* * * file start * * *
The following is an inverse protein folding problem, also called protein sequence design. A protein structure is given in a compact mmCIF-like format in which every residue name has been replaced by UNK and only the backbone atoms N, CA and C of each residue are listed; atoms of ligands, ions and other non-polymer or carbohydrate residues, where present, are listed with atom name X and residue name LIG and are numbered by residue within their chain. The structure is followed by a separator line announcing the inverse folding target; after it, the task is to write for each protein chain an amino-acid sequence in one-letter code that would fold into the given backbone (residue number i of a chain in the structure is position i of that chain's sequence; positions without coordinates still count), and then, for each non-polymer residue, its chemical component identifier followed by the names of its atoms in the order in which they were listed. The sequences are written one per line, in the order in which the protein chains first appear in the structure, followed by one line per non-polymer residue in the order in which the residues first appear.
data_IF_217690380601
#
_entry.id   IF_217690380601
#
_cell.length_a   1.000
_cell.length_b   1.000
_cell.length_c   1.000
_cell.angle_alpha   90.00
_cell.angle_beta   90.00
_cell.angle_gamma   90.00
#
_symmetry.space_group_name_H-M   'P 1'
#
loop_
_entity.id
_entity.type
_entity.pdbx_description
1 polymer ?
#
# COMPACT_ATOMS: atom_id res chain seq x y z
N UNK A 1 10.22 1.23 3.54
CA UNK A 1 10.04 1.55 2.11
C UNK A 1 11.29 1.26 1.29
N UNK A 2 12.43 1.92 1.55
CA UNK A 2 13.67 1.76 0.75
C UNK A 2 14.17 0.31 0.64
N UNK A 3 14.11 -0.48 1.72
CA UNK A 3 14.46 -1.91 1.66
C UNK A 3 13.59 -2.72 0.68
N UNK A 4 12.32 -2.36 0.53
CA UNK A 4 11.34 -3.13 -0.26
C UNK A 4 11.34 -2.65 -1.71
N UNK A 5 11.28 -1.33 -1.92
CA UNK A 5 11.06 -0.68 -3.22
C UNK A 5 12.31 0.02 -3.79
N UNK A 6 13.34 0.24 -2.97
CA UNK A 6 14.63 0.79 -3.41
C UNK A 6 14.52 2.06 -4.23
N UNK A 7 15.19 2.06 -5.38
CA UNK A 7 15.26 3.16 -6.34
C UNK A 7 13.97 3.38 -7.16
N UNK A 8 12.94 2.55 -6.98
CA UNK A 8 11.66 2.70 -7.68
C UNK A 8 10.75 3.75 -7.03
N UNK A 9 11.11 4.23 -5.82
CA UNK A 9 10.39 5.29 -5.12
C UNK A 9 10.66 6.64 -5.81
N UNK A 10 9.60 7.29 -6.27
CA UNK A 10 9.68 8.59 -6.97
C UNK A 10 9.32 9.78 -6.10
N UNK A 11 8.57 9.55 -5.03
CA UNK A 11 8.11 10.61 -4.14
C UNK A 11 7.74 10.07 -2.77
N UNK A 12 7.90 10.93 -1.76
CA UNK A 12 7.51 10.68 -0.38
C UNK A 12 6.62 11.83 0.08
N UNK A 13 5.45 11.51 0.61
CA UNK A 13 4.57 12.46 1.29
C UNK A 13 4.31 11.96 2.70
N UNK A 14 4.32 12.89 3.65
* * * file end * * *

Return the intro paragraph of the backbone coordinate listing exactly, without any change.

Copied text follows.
The following is an inverse protein folding problem, also called protein sequence design. A protein structure is given in a compact mmCIF-like format in which every residue name has been replaced by UNK and only the backbone atoms N, CA and C of each residue are listed; atoms of ligands, ions and other non-polymer or carbohydrate residues, where present, are listed with atom name X and residue name LIG and are numbered by residue within their chain. The structure is followed by a separator line announcing the inverse folding target; after it, the task is to write for each protein chain an amino-acid sequence in one-letter code that would fold into the given backbone (residue number i of a chain in the structure is position i of that chain's sequence; positions without coordinates still count), and then, for each non-polymer residue, its chemical component identifier followed by the names of its atoms in the order in which they were listed. The sequences are written one per line, in the order in which the protein chains first appear in the structure, followed by one line per non-polymer residue in the order in which the residues first appear.